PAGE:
Yanoff, J.s.c. (retired, on recall).
By cross-motions for summary judgment the parties raise issues which may completely determine this litigation. The precise issues are whether the doctrine of nullum tempus occurrit regi ("time [the Statute of Limitations] does not run against the king") is applicable to a county college, and which statute of limitations controls.
Plaintiff is a county college organized under N.J.S.A. 18A:64A-1 et seq. The statute provides that it may sue and be sued. N.J.S.A. 18A:64A-12 c. Such colleges are entities independent of county government. Mercer Cty. Commun. College Trustees v. Sypek, 160 N.J. Super. 452 (App.Div.1978), certif. den. 78 N.J. 327 (1978).
Under date of July 9, 1969 plaintiff entered into a contract with Glenwal Construction Company under which Glenwal agreed as general contractor to build the Bergen Community College buildings. Glenwal engaged J.P. Fyfe, Inc. to construct the built-up roofs on the college buildings. Problems arose with the roofs and plaintiff instituted suit against Glenwal and others which ended in settlement, payment of a substantial sum of money to plaintiff, and entry of an order of dismissal on June 21, 1977.
Not made parties in that case were the defendants in this case. Fyfe is now sued because it actually constructed the roof. John Delage is joined as a successor to the assets of Fyfe. The Celotex Corporation -- and by amendment, The Upjohn Company -- were joined as suppliers of materials. Summary judgment on other grounds has been granted as to The Celotex Corporation. Sued as a supplier of materials and as the issuer of a bond on the roof was defendant GAF Corporation (GAF). Commercial Union Insurance Company was joined as surety for GAF.
Defendants, by third-party action, made third-party defendants entities, which had been joined in the first action: Glenwal, Frank Grad & Sons, the architect, and John Doe, a fictitious name.
It is clear from the papers that plaintiff complained about the roof before the end of 1975, and that the 1977 settlement disposed of at least some of the issues arising from these complaints. Beyond this conclusion I need not go because it is not necessary to decide now whether plaintiff is barred by reason of that settlement as to the entities who were then direct defendants and now have been joined as third-party defendants, or whether the present allegations as to defects in the roof are concluded by reason of collateral estoppel or some aspect of the doctrine of res judicata. This is so because counsel have agreed that if I determine that a statute of limitations is applicable to this proceeding, plaintiff's cause of action fails.
In the first brief plaintiff states:
Plaintiff will assume, for the purposes of this motion only, that the applicable Statutes of Limitations had run at the time that it instituted the present action.
At oral argument counsel agreed that if it were determined that plaintiff was not immune from the bar of the statute of limitations, the litigation would be completed. I am not certain that this agreement was providently made in its entirety, because counsel for parties who are sued as providers of materials, rather than as those who performed services, urge that the four-year statute of limitations in N.J.S.A. 12A:2-725(1) of the Uniform Commercial Code, and not the six-year statute in N.J.S.A. 2A:14-1, controls, suggesting that if the six-year statute is applicable, there may be a fact question as to when the cause of action arose.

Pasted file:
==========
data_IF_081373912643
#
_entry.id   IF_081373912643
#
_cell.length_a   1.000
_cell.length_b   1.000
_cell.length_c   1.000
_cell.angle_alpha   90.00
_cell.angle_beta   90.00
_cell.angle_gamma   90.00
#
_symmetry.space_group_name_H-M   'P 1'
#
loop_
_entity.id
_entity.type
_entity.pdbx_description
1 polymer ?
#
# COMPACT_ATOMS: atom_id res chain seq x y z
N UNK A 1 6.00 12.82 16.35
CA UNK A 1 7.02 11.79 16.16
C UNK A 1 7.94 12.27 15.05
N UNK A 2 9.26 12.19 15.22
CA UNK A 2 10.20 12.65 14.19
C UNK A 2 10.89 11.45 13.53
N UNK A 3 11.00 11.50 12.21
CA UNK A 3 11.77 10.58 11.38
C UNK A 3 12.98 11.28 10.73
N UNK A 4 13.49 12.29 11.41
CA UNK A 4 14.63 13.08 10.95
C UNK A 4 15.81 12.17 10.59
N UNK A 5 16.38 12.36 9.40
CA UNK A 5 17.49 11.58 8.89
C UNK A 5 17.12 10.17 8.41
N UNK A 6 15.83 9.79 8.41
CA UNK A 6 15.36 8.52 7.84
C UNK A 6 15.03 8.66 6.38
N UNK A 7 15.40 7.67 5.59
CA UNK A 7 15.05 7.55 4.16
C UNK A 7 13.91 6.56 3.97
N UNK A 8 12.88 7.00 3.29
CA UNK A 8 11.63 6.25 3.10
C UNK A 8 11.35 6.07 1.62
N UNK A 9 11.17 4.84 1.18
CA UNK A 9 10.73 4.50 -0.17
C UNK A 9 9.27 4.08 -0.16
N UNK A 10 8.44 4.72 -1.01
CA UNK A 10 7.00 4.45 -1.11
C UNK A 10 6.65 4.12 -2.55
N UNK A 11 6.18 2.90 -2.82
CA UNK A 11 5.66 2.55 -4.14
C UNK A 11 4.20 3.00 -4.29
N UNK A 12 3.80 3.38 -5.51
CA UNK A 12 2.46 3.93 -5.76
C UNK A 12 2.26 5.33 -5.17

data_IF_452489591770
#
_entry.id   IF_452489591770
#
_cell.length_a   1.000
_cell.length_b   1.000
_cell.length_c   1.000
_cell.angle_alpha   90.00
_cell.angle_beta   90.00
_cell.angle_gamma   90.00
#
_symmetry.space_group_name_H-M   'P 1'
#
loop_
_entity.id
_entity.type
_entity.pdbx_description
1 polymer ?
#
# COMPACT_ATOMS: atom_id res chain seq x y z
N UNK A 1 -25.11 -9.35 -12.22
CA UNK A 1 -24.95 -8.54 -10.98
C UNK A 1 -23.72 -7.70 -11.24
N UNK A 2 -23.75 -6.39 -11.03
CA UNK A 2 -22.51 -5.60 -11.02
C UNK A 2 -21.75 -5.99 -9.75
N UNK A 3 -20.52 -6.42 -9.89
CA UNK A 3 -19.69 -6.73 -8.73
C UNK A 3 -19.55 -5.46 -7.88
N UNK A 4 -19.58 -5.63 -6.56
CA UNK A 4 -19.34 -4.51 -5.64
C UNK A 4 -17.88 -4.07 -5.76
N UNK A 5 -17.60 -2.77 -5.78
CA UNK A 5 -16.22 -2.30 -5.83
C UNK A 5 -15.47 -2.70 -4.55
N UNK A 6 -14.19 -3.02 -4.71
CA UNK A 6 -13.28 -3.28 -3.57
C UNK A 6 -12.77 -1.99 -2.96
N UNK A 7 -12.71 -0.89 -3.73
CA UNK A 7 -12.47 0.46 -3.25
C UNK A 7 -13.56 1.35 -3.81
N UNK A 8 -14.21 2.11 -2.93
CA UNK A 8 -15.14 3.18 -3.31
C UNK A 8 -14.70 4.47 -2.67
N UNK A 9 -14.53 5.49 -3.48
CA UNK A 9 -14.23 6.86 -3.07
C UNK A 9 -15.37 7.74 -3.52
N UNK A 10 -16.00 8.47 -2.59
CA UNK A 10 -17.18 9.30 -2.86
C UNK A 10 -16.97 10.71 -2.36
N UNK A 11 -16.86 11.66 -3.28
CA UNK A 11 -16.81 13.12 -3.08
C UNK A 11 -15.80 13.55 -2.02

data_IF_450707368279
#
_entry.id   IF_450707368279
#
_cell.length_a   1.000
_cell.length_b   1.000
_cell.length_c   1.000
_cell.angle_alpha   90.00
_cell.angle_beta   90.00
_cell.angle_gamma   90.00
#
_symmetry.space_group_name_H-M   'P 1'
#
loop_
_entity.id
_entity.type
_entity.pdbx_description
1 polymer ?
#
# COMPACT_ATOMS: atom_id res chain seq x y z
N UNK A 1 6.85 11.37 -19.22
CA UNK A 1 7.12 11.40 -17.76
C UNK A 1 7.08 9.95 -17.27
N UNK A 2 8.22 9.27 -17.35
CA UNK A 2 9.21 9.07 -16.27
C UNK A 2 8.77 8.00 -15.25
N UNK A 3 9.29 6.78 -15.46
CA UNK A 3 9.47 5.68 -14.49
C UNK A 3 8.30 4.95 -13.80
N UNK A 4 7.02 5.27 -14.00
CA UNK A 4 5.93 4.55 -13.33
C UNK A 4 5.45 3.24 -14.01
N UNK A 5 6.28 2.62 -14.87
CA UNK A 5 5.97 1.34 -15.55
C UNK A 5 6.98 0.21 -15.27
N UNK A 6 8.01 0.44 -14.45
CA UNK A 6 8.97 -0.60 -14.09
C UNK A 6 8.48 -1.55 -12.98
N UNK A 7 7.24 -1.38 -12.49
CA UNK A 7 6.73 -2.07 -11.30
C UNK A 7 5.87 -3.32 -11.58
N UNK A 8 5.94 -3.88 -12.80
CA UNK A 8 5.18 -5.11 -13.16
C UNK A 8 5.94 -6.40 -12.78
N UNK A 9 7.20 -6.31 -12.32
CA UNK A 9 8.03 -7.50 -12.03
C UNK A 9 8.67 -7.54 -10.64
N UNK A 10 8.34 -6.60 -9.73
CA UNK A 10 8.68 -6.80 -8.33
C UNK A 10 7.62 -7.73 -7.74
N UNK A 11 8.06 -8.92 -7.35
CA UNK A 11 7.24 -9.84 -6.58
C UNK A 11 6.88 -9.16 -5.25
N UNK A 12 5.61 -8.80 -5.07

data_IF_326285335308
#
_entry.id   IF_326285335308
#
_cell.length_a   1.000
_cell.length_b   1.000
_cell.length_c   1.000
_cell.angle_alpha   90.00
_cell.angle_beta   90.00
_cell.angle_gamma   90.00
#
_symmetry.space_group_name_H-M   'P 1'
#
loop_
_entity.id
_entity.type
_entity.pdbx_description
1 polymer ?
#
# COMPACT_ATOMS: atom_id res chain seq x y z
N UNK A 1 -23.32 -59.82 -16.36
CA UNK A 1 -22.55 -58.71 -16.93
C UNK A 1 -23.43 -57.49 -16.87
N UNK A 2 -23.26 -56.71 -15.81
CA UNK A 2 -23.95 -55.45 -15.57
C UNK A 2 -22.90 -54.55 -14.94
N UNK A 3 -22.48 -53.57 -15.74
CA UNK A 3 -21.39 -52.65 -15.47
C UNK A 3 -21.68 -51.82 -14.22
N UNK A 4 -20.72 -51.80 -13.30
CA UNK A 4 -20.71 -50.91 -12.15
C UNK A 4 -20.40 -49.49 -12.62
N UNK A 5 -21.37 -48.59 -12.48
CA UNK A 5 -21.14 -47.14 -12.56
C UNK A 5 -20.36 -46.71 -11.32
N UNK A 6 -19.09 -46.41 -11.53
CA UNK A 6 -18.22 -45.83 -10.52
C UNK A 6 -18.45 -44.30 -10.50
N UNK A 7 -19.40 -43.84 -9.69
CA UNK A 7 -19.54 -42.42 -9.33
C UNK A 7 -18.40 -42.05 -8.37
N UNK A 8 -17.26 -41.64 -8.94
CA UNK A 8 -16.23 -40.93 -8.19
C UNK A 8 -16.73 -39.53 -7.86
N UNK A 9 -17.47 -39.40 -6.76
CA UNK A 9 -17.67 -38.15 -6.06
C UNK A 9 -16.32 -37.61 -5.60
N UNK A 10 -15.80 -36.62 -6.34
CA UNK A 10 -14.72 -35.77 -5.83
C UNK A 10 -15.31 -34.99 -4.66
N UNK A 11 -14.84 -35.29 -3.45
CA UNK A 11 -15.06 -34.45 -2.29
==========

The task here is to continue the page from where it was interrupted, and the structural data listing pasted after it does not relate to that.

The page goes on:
On this question Heavner v. Uniroyal, Inc., 63 N.J. 130 (1973), especially when considered together with Santor v. A & M Karagheusian, Inc., 44 N.J. 52 (1965), and Rosenau v. New Brunswick, 51 N.J. 130 (1968), is dispositive. The proponents of the thesis that the four-year statute, rather than the six-year statute, controls, argue that Heavner is and should be limited to cases involving consumer transactions, and that the case at bar is a mercantile transaction. Heavner did involve what could be characterized as a "consumer transaction." However, I do not view the law laid down in that case with respect to the statute
of limitations as limited to seller-consumer situations. A decisive fact in that case is that both the immediate seller and the manufacturer were parties-defendants. The claim against the manufacturer rested, to use Justice Hall's language in discussing Santor, "not on any contractual basis, but on a breach of duty with consequential injury." 63 N.J. at 149. The court in Heavner was troubled by the possibility of applying different statutes of limitation to the retailer and the manufacturer when made parties defendant. As to this, Justice Hall said:
The upshot of the Code approach, if its provisions are to apply only, as the statutory language and comments dictate, to a limited class of consumer-user consequential damage actions against a retailer and case law is to govern as to other such actions and suits against manufacturers or others preceding the ultimate seller in the distributive chain, is one set of substantive rules for the first category of actions and another more liberal set for the second. This makes no sense and is unjust to the claimant, who in many instances may be able to obtain jurisdiction only over the ultimate seller and not over the manufacturer. And it would, of course, be most awkward and ...